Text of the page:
• (28) A. Shrestha, K. Ahmed, Y. Wang, Q. Qiu, Stable spike-timing dependent plasticity rule for multilayer unsupervised and supervised learning, in: Neural Networks (IJCNN), 2017 International Joint Conference on, IEEE, 2017, pp. 1999–2006.
  • (29) M. Mozafari, M. Ganjtabesh, A. Nowzari-Dalini, S. J. Thorpe, T. Masquelier, Combining stdp and reward-modulated stdp in deep convolutional spiking neural networks for digit recognition, arXiv preprint arXiv:1804.00227.
  • (30) J. C. Zhang, P. M. Lau, G. Q. Bi, C. F. Stevens, Gain in sensitivity and loss in temporal contrast of stdp by dopaminergic modulation at hippocampal synapses, Proc. Natl. Acad. Sci. U. S. A. 106 (31) (2009) 13028–13033.
  • (31) H. Ruan, T. Saur, W.-D. Yao, Dopamine-enabled anti-Hebbian timing-dependent plasticity in prefrontal circuitry, Front. Neural Circuit. 8 (April) (2014) 1–12.
  • (32) Z. Brzosko, W. Schultz, O. Paulsen, Retroactive modulation of spike timing-dependent plasticity by dopamine, Elife 4.
  • (33) N. Masuda, H. Kori, Formation of feedforward networks and frequency synchrony by spike-timing-dependent plasticity, Journal of computational neuroscience 22 (3) (2007) 327–345.
  • (34) H. Tanaka, T. Morie, K. Aihara, A cmos spiking neural network circuit with symmetric/asymmetric stdp function, IEICE transactions on fundamentals of electronics, communications and computer sciences 92 (7) (2009) 1690–1698.
  • (35) T. Serrano-Gotarredona, T. Masquelier, T. Prodromakis, G. Indiveri, B. Linares-Barranco, Stdp and stdp variations with memristors for spiking neuromorphic learning systems, Front. Neurosci. 7 (2013) 2.
  • (36) R. K. Mishra, S. Kim, S. J. Guzman, P. Jonas, Symmetric spike timing-dependent plasticity at ca3–ca3 synapses optimizes storage and recall in autoassociative networks, Nature communications 7 (2016) 11552.
  • (37) G. G. Turrigiano, The self-tuning neuron: Synaptic scaling of excitatory synapses, Cell 135 (3) (2008) 422–435.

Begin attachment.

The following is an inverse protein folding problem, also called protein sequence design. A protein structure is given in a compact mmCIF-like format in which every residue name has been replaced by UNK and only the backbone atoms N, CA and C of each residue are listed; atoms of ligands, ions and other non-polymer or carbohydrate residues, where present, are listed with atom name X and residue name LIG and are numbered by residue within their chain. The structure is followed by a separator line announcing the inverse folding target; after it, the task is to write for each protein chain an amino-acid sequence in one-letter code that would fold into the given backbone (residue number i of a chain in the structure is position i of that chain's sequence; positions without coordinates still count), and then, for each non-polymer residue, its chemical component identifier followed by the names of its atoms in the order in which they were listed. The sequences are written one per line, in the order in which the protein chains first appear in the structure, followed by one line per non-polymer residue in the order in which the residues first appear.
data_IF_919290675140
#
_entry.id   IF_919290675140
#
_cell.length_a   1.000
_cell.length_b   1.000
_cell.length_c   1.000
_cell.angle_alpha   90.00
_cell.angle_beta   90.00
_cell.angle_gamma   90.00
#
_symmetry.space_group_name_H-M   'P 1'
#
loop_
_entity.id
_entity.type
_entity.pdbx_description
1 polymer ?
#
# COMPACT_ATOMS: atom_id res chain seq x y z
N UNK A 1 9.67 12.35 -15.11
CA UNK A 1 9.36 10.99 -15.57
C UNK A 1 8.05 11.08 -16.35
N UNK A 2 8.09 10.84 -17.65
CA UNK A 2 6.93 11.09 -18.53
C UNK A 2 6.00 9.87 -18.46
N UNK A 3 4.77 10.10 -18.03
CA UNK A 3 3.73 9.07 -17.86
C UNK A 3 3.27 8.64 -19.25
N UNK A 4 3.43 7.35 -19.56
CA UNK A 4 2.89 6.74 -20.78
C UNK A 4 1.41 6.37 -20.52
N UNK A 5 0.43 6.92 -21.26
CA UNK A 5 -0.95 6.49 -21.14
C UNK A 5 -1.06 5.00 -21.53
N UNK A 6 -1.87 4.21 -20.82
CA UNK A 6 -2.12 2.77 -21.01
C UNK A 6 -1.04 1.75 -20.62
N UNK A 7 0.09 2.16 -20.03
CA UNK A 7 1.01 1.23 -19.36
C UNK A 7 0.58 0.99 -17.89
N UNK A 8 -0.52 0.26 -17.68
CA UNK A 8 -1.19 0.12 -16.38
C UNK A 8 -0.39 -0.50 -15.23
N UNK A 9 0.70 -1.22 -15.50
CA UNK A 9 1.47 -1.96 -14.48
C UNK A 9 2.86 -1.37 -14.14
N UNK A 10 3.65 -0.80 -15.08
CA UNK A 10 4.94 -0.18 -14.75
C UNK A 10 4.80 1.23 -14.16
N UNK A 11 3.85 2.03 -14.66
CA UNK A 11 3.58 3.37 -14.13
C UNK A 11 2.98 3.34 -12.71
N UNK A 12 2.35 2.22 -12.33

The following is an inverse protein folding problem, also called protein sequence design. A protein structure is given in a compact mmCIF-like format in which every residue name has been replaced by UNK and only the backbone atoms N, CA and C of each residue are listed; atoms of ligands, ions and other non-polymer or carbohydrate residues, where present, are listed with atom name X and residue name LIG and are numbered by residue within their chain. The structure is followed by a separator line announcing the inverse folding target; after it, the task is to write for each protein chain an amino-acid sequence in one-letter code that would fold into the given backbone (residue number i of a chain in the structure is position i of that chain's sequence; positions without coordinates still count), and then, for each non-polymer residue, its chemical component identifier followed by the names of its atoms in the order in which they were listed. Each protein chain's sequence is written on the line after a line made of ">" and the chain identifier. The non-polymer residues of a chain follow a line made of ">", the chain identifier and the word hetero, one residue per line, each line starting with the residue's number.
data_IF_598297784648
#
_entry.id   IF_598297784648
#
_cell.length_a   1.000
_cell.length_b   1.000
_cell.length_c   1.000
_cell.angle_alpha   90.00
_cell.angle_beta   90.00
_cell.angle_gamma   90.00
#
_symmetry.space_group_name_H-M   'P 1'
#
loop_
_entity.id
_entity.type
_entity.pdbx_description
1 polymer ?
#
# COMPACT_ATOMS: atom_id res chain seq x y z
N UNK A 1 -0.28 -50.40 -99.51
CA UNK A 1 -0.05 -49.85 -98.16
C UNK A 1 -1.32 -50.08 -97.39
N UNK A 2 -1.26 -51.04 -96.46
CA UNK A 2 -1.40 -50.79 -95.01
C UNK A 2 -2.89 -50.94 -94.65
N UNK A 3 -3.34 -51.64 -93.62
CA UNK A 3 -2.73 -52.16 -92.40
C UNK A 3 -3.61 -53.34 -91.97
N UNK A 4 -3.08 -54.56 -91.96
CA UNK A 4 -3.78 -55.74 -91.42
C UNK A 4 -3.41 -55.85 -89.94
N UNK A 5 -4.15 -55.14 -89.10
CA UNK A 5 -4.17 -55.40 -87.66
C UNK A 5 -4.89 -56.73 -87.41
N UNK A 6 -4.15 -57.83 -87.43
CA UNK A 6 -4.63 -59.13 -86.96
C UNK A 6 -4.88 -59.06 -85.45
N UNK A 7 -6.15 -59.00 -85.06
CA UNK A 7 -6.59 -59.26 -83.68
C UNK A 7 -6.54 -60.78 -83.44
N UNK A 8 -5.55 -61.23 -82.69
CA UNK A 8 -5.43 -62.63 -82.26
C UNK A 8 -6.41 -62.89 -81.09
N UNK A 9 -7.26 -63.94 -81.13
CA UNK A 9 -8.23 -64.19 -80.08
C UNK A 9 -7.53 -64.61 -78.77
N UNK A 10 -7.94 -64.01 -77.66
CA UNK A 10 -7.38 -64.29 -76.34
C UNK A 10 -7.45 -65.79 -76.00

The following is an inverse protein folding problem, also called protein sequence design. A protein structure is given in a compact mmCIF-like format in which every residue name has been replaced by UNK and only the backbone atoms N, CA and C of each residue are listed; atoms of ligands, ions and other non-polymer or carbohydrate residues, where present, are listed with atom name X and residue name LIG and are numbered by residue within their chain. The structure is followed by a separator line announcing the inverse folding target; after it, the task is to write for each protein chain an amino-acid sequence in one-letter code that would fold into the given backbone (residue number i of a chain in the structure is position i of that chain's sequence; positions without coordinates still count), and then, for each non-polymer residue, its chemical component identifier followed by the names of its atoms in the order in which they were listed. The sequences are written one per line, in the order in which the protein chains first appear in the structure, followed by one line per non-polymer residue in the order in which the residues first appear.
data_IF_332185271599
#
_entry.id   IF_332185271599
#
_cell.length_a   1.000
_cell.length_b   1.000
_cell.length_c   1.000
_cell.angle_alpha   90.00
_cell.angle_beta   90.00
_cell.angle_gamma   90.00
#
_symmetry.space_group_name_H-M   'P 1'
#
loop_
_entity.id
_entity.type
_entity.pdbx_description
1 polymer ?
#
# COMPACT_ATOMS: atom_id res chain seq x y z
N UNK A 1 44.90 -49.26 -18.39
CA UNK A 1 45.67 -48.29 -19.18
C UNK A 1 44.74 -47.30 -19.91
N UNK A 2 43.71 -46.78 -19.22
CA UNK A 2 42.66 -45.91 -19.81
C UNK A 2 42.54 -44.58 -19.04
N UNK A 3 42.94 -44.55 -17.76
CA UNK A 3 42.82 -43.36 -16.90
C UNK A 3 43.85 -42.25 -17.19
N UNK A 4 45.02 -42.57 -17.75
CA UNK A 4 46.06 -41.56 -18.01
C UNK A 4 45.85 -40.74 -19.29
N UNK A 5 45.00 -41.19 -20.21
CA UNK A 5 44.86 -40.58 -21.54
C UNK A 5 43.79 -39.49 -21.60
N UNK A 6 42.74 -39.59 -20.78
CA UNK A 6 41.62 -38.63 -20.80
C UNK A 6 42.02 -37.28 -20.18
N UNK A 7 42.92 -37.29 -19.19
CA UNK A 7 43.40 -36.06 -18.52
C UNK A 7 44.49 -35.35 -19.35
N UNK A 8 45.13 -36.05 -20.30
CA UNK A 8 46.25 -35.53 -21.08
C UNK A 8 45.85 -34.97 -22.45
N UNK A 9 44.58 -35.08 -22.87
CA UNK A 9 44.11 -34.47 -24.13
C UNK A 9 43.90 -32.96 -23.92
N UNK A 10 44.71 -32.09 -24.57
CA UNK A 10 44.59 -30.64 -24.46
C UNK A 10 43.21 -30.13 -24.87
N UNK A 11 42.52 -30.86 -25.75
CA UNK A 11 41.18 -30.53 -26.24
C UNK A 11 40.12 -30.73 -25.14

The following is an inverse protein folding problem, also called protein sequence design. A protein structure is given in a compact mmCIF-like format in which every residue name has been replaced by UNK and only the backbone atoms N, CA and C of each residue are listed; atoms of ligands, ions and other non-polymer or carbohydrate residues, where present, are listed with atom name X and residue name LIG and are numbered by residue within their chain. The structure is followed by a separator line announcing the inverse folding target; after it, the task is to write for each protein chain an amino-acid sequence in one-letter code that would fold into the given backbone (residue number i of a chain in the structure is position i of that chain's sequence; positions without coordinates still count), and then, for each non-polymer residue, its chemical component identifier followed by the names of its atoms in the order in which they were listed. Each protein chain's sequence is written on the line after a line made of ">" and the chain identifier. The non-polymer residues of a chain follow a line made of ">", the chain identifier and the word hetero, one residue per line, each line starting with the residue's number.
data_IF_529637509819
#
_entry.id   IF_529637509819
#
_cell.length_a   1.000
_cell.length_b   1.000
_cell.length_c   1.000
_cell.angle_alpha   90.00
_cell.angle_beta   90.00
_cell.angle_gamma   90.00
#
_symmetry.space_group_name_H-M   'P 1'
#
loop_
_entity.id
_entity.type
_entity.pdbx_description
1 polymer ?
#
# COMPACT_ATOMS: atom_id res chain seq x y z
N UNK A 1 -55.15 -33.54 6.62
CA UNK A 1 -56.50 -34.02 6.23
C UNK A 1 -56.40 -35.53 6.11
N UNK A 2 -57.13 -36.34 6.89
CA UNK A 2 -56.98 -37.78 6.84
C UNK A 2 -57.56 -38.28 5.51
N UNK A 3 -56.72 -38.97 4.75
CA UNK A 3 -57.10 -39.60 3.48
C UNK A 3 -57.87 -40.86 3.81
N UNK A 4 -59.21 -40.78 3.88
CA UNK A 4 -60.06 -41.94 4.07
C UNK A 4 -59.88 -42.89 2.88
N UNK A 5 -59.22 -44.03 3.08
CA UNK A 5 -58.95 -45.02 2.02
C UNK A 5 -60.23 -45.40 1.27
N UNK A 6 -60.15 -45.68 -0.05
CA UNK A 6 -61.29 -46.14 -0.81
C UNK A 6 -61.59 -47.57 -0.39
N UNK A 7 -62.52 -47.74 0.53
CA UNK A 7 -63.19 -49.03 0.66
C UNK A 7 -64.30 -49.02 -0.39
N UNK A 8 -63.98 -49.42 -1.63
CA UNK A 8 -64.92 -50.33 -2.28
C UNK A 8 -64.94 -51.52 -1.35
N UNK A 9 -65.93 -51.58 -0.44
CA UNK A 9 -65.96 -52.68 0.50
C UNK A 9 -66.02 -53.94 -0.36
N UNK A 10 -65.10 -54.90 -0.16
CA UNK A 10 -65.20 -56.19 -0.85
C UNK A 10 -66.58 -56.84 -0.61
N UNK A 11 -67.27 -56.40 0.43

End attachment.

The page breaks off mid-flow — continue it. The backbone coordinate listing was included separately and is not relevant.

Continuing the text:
• (38) G. G. Turrigiano, K. R. Leslie, N. S. Desai, L. C. Rutherford, S. B. Nelson, Activity-dependent scaling of quantal amplitude in neocortical neurons, Nature 391 (6670) (1998) 892.
  • (39) F. Effenberger, J. Jost, A. Levina, Self-organization in balanced state networks by stdp and homeostatic plasticity, PLoS Comput. Biol. 11 (9).
  • (40) T. P. Vogels, H. Sprekeler, F. Zenke, C. Clopath, W. Gerstner, Inhibitory plasticity balances excitation and inhibition in sensory pathways and memory networks, Science 334 (6062) (2011) 1569–1573.
  • (41) L. C. Yeung, H. Z. Shouval, B. S. Blais, L. N. Cooper, Synaptic homeostasis and input selectivity follow from a calcium-dependent plasticity model, Proceedings of the National Academy of Sciences 101 (41) (2004) 14943–14948.
  • (42) Q.-Q. Sun, Experience-dependent intrinsic plasticity in interneurons of barrel cortex layer iv, Journal of Neurophysiology 102 (5) (2009) 2955–2973.
  • (43) W. Zhang, D. J. Linden, The other side of the engram: experience-driven changes in neuronal intrinsic excitability, Nature Reviews Neuroscience 4 (11) (2003) 885.
  • (44) K. Pozo, Y. Goda, Unraveling mechanisms of homeostatic synaptic plasticity, Neuron 66 (3) (2010) 337–351.
  • (45) L. N. Cooper, M. F. Bear, The bcm theory of synapse modification at 30: interaction of theory with experiment, Nature Reviews Neuroscience 13 (11) (2012) 798.
  • (46) N. X. Tritsch, B. L. Sabatini, Dopaminergic modulation of synaptic transmission in cortex and striatum, Neuron 76 (1) (2012) 33–50.
  • (47) G. W. Davis, Homeostatic control of neural activity: from phenomenology to molecular design, Annu. Rev. Neurosci. 29 (2006) 307–323.
  • (48) A. Maffei, G. G. Turrigiano, Multiple modes of network homeostasis in visual cortical layer 2/3, Journal of Neuroscience 28 (17) (2008) 4377–4384.
  • (49) T. Keck, G. B. Keller, R. I. Jacobsen, U. T. Eysel, T. Bonhoeffer, M. Hübener, Synaptic scaling and homeostatic plasticity in the mouse visual cortex in vivo, Neuron 80 (2) (2013) 327–334.